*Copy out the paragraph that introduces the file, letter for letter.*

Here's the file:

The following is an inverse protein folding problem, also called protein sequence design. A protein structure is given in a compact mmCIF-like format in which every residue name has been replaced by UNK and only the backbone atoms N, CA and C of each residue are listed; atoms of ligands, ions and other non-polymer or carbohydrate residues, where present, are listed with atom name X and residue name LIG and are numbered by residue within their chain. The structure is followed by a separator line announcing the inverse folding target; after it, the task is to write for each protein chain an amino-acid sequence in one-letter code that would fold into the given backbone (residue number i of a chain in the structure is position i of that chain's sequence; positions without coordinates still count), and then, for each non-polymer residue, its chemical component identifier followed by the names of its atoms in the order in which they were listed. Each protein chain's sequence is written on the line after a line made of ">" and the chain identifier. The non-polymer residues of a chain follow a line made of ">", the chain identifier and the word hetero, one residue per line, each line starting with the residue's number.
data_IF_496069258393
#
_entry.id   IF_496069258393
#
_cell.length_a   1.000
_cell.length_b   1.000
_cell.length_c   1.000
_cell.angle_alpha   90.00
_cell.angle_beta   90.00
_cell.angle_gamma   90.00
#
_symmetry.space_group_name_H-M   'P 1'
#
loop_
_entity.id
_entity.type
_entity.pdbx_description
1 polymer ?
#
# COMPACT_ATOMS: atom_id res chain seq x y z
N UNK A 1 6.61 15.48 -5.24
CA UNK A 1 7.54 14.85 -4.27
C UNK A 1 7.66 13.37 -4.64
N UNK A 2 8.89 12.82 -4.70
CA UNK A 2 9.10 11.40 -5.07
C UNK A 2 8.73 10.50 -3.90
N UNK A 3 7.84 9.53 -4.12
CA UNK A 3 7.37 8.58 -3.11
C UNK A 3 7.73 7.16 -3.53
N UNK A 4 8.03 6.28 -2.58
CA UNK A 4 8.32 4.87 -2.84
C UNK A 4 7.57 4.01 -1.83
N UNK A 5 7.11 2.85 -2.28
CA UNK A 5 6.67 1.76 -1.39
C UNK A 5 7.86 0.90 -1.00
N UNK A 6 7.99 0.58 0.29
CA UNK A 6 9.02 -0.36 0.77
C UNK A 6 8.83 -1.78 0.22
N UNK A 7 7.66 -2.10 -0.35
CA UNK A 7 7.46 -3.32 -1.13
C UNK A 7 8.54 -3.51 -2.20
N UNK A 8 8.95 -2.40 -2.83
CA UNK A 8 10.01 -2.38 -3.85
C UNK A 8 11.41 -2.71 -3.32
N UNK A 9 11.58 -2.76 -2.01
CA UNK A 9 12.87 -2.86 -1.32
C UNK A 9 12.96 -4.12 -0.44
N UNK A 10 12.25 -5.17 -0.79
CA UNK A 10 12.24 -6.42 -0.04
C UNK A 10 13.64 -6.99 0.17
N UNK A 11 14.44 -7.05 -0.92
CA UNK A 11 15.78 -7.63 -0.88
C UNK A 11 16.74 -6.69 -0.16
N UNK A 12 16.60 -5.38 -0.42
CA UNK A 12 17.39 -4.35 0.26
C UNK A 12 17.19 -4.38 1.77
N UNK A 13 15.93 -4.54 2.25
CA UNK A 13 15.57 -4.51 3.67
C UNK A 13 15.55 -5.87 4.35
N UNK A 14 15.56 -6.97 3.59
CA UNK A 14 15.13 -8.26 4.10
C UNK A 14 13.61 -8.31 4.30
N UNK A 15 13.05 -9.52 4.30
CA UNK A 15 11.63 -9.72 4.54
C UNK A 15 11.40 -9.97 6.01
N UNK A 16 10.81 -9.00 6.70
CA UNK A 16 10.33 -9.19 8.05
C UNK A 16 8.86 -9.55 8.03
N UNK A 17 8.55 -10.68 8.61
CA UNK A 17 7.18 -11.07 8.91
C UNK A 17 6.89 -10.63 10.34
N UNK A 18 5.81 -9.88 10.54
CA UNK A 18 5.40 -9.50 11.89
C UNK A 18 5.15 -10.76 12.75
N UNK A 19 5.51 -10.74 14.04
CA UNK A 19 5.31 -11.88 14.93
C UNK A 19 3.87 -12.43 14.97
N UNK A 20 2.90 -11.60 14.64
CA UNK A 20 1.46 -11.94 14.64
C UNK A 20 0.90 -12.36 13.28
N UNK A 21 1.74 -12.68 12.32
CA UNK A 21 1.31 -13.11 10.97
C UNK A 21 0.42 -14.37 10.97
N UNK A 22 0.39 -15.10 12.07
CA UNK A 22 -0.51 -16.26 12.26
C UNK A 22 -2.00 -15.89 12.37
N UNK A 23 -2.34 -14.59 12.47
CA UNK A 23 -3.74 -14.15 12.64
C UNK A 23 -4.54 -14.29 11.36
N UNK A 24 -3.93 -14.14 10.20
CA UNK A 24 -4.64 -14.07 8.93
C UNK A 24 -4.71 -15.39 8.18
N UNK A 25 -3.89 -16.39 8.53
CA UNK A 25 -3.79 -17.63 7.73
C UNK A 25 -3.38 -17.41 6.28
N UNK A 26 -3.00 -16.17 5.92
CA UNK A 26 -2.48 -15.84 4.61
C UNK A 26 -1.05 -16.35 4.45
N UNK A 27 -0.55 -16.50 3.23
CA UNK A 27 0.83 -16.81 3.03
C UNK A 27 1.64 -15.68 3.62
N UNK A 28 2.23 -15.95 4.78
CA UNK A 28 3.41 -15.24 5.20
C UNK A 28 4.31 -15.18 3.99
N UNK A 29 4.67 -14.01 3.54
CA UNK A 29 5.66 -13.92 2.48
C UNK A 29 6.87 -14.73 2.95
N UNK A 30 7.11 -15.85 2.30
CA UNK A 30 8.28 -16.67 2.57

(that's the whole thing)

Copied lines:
The following is an inverse protein folding problem, also called protein sequence design. A protein structure is given in a compact mmCIF-like format in which every residue name has been replaced by UNK and only the backbone atoms N, CA and C of each residue are listed; atoms of ligands, ions and other non-polymer or carbohydrate residues, where present, are listed with atom name X and residue name LIG and are numbered by residue within their chain. The structure is followed by a separator line announcing the inverse folding target; after it, the task is to write for each protein chain an amino-acid sequence in one-letter code that would fold into the given backbone (residue number i of a chain in the structure is position i of that chain's sequence; positions without coordinates still count), and then, for each non-polymer residue, its chemical component identifier followed by the names of its atoms in the order in which they were listed. Each protein chain's sequence is written on the line after a line made of ">" and the chain identifier. The non-polymer residues of a chain follow a line made of ">", the chain identifier and the word hetero, one residue per line, each line starting with the residue's number.